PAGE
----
Review The Curse of La Llorona by Jonathan Evans

3 out of 5 stars (3 / 5)

This is a movie that is competent on the mechanics of it’s genre but lacking in originality. Though a substandard script can be elevated through true effort in the other elements.

The Curse of La Llorona is about a ghost from long ago that was scorned and now torments the living by praying upon families. Her latest victim is the Garcia family. Anna is a single mother who’s also a social worker, when she checks in on one of her clients that has locked her two boys in a closets and violently attacks her when she inquires whats inside she is taken away. All this seems like the perfectly sane thing to do but this is a horror movie so not all is as it seems, the boys are killed and Anna has inadvertently caught the attention of La Llorona, so begins the proses of denying, researching, surviving and then exercising the ghost, or they all die, it’s gotta be one or the other.

Everyone here is a fine actor but the biggest one is Linda Cardenelli as Anna. She has to do a lot in this movie and she does them all very well. But one thing she excels at is being scared and brave at the same time. There is one moment early on where La Llorona pays her and her family a visit and she is terrified that this spectre has suddenly appeared, she grabs a baseball bat and warns the spirit away, she is clearly terrified but also ready to defend her home and her family. These are two heavy emotions that are difficult to convey effectively by themselves and to balance the two of them at the same time deserves great praise. Which has been paid.

La Llorona herself is a suitable monster movie. She wears a white wedding dress which the production designers have kept in-mind so she pops within her surroundings and gives a distinguishable silhouette. She also comes with grey, veiny skin that is revealed in close-ups that adds a disturbing element.

I have to admit that I wasn’t scared during this movie. It got my heart pumping a few times but that’s just because something really loud suddenly happens when there was a long stretch of quiet. That isn’t scary, if someone sounded a horn while you were quietly reading a book would that be scary? No, it would just be something unexpected. These jump scare tactics and they only really work for one viewing. When you see it again you know when the thing will go “Boo!” and you’re not really engaged and just seeing the events unfold.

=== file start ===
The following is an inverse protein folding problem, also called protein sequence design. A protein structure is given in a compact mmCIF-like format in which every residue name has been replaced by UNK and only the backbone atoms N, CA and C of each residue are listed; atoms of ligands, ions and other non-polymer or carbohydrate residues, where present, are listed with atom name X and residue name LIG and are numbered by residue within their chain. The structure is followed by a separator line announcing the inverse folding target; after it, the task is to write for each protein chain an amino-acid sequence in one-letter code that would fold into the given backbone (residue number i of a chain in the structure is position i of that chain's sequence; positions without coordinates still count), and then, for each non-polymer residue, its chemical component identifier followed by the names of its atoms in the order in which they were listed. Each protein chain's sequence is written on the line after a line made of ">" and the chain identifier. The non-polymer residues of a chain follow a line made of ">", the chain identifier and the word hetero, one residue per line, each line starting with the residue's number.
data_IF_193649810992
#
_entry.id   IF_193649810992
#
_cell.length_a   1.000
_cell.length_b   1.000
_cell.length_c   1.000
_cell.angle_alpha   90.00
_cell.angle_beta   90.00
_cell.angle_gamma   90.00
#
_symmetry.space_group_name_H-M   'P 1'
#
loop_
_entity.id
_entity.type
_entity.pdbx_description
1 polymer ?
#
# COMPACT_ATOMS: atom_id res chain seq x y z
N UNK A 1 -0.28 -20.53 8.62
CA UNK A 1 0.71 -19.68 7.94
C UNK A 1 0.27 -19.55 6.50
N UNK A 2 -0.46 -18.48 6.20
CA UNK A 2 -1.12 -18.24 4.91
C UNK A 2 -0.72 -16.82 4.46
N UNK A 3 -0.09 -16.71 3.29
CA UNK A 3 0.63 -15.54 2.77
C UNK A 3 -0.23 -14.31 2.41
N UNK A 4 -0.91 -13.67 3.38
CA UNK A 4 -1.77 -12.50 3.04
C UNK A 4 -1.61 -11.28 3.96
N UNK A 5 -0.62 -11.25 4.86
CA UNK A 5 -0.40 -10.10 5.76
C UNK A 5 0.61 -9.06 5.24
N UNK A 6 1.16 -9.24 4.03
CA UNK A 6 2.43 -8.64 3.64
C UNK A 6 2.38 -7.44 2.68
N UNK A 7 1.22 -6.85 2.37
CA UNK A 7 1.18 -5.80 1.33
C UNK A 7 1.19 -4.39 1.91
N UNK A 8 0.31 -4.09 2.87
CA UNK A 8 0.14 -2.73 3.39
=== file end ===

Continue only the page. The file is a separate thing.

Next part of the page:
Though to be fair, like slapstick there is an art to jump scares, they both require understanding and delivery of setup, passing and delivery. Someone is going about an activity, the camera follows them and also conveys something else within their environment that will be important later on, a sound or movements thats a little out of the ordinary gets the characters attention, they observe or investigate and when they are reaching or walking towards it there are a good few moments of silence, at this point the thing will either go “Boo!” now or it will be fine, defusing the situation only to have the thing go “Boo!” from behind them.

Whenever you make a story about something supernatural the story isn’t really or shouldn’t be about the supernatural element. The supernatural serves as a metaphor for the deeper human fear. This one is about the fear of harm being done to your children and your house being broken into.

Throughout this movie you buy that the characters are scared. This is the right decision, if we are to be along for the ride with these characters then they need to feel things and we see them and empathise with them engage with that. If theres is some kind of a threat and the characters don’t take it seriously, be it a monster or some kind of disaster then we as an audience won’t.

This is a horror movie that isn’t really scary but it does know it’s craft, has a heart and has a truly endearing performance in Linda Cardenelli. It’s good for one watch but sometimes a good enough first watch is enough to be satisfied and get your moneys worth.

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